proved. Of about 2,100 cases, one-third have been used strictly for training, one-third for training and testing, and one-third have been withheld for independent validation, a step that has not yet occurred. A major problem with this database is independent determination of truth.


The PolyScore and CPS computerized scoring algorithms take the digitized polygraph signals as inputs and produce estimated probabilities of deception as outputs. They both assume, a priori, equal probabilities of being truthful and deceptive. PolyScore was developed on real criminal cases, and the Computer Assisted Polygraph System (CAPS) (the precursor to CPS) was developed on mock crimes. CAPS truth came solely from independent blind evaluations, while PolyScore relied on a mix of blind evaluations and confessions. The more recent CPS versions seem to rely on actual criminal cases as well although we have no details.

Both algorithms do some initial data transformation of the raw signals. CPS keeps these to a minimum and tries to retain as much of the raw signal as possible. PolyScore uses more initial data editing tools such as detrending, filtering, and baselining. PolyScore and CPS standardize signals, using different procedures and on different levels. They extract different features, and they seem to use different criteria to find where the maximal amounts of discriminatory information lie. Both, however, give the most weight to the electrodermal channel.

PolyScore combines all three charts into one single examination record and considers reactivities across all possible pairs of control and relevant questions. CAPS compares adjacent control and relevant questions as is done in manual scoring, but it also uses difference of averaged standardized responses on the control and relevant questions to discriminate between guilty and nonguilty people. CPS does not have an automatic procedure for the detection of artifacts, but it allows examiners to edit the charts themselves before the algorithm calculates the probability of truthfulness. PolyScore has algorithms for artifacts and outliers detection and removal, but JHU-APL treats the specific details as proprietary and will not reveal them. While PolyScore uses logistic regression or neural networks to estimate the probability of deception from an examination, CPS uses standard discriminant analysis and a naïve Bayesian probability calculation to estimate the probability of deception.4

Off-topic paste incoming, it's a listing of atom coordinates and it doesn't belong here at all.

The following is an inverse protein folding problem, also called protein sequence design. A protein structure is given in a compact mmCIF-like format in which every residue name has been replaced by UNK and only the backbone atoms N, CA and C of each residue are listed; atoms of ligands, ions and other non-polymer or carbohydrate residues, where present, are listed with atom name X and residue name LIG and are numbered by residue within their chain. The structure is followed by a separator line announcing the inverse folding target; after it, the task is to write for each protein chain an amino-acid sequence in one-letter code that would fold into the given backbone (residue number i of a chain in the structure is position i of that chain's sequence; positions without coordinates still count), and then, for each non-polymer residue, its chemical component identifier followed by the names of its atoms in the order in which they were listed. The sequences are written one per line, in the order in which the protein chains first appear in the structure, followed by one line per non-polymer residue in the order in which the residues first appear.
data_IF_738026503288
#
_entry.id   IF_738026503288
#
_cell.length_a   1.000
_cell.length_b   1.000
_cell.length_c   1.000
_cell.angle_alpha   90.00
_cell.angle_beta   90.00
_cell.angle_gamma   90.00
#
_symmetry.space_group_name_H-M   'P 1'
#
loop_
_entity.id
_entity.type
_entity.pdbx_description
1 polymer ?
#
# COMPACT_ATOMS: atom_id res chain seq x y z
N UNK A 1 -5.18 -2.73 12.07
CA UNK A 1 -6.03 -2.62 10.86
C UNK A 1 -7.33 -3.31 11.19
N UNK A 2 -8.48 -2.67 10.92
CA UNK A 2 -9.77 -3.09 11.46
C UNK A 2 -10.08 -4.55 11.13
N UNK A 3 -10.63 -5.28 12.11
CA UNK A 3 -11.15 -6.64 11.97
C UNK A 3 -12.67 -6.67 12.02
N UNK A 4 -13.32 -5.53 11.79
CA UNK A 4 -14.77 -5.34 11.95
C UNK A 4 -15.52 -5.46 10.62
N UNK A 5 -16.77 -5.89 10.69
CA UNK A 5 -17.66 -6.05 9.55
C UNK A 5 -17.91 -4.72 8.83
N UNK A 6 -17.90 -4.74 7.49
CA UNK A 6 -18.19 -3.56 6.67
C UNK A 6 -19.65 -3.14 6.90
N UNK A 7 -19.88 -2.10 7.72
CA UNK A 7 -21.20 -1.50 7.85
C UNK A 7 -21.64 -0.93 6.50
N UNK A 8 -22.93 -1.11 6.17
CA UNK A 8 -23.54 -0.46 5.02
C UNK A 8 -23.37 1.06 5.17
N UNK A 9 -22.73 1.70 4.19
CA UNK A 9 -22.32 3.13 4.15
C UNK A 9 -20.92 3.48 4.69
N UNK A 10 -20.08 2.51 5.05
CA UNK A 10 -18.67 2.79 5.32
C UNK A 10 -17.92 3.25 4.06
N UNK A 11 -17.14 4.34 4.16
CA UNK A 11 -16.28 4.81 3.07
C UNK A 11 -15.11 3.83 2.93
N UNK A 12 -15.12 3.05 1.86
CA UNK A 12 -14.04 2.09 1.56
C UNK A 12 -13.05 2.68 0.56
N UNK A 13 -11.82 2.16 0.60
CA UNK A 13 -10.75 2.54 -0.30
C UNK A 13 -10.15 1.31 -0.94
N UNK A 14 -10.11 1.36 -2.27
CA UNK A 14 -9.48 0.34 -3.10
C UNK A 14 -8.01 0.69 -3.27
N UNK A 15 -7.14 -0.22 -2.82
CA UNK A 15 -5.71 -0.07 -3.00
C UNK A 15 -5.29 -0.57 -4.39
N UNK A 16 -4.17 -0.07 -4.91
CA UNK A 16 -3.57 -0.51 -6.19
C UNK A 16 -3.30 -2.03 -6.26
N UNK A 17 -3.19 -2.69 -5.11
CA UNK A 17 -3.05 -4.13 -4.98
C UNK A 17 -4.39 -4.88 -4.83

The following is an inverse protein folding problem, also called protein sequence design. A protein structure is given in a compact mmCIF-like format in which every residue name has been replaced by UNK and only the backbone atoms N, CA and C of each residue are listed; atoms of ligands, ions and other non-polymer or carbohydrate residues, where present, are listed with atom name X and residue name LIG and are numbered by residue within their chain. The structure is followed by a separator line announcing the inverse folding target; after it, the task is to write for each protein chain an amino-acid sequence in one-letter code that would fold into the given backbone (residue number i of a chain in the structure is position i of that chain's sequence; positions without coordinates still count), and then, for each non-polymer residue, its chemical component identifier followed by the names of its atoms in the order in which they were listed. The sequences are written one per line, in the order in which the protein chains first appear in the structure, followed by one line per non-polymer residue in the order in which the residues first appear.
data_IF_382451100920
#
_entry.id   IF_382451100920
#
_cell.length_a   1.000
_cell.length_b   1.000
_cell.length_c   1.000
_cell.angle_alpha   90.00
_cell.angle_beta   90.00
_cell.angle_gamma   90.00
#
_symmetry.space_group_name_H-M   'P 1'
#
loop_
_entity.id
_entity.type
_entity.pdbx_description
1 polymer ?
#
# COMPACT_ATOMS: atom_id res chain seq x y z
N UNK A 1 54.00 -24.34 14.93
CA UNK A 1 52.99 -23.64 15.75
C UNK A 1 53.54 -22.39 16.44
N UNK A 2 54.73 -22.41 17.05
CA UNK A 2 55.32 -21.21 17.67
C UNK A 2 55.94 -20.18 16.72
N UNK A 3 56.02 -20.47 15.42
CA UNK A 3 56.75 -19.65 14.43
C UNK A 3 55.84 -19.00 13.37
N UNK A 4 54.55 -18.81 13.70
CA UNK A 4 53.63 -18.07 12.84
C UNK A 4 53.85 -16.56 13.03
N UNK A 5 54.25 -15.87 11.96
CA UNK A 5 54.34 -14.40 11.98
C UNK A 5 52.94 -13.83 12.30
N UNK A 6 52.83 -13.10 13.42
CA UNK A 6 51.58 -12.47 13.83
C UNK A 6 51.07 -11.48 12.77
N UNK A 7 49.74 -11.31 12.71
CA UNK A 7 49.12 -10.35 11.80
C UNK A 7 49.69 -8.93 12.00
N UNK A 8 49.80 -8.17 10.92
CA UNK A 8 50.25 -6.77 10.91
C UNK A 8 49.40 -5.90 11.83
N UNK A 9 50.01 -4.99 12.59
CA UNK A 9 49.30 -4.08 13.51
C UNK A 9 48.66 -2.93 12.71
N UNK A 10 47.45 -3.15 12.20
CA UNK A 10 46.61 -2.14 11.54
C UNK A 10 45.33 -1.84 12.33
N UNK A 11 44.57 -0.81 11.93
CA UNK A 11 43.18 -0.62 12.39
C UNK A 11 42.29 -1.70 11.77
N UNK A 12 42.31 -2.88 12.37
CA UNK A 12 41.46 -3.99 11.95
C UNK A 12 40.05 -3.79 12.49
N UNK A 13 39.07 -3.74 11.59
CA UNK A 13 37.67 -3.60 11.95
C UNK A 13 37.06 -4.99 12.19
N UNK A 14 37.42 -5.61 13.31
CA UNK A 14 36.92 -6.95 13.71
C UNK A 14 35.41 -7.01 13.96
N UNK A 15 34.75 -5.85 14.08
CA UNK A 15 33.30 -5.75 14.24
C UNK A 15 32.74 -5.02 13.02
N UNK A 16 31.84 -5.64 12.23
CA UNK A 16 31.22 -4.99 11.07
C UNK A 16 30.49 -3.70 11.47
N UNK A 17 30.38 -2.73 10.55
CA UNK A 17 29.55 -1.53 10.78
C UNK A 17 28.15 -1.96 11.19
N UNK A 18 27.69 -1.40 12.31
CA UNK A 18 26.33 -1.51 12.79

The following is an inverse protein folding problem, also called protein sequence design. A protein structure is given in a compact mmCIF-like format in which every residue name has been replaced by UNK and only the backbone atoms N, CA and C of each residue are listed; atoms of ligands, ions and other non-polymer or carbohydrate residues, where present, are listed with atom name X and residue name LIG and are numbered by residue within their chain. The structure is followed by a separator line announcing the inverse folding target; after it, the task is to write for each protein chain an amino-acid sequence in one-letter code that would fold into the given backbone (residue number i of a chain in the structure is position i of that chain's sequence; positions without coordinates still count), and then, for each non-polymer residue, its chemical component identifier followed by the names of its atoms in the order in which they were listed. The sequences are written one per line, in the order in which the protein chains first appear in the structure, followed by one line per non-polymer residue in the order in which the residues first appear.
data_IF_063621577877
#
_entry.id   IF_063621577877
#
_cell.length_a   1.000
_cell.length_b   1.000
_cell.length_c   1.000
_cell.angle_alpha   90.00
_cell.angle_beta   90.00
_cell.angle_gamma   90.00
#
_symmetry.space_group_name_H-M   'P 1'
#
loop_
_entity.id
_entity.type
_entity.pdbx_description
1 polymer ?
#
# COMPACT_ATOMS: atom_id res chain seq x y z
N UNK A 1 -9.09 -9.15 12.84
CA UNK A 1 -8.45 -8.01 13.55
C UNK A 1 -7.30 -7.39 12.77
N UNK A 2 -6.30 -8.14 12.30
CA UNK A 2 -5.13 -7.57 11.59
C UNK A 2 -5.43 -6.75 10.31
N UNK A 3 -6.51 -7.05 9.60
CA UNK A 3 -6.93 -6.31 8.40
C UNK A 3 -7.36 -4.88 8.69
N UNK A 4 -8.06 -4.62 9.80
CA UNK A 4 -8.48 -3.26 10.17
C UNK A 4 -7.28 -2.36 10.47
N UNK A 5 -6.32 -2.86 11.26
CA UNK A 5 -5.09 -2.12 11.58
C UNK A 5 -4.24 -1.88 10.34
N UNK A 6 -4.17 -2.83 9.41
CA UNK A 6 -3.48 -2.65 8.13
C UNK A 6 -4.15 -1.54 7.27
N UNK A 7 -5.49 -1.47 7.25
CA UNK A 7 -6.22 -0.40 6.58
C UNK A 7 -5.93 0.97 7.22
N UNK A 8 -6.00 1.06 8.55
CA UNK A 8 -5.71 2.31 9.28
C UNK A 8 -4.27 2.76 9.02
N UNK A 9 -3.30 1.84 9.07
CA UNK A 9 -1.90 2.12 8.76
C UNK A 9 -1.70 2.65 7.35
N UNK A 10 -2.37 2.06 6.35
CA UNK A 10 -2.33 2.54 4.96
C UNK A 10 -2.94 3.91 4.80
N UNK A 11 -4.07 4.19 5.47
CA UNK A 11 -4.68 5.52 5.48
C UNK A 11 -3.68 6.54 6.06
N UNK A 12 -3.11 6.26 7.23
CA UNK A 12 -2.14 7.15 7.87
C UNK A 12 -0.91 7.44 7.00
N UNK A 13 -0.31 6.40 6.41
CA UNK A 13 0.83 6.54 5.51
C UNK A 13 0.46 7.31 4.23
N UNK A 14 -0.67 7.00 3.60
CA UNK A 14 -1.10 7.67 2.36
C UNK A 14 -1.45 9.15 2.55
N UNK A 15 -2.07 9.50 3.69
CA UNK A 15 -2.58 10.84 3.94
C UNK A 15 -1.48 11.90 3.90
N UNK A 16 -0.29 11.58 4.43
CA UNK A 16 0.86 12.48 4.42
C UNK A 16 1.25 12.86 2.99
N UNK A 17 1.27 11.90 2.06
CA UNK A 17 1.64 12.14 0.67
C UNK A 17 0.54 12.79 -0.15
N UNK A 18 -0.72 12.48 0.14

Overall, PolyScore claims to do as well as experienced examiners on detecting deceptives and better on detecting truthful subjects. CPS claims to perform as well as experienced evaluators and equally well on detection of both deceptive and nondeceptive people. Computerized systems clearly have the potential to reduce the variability that comes from bias

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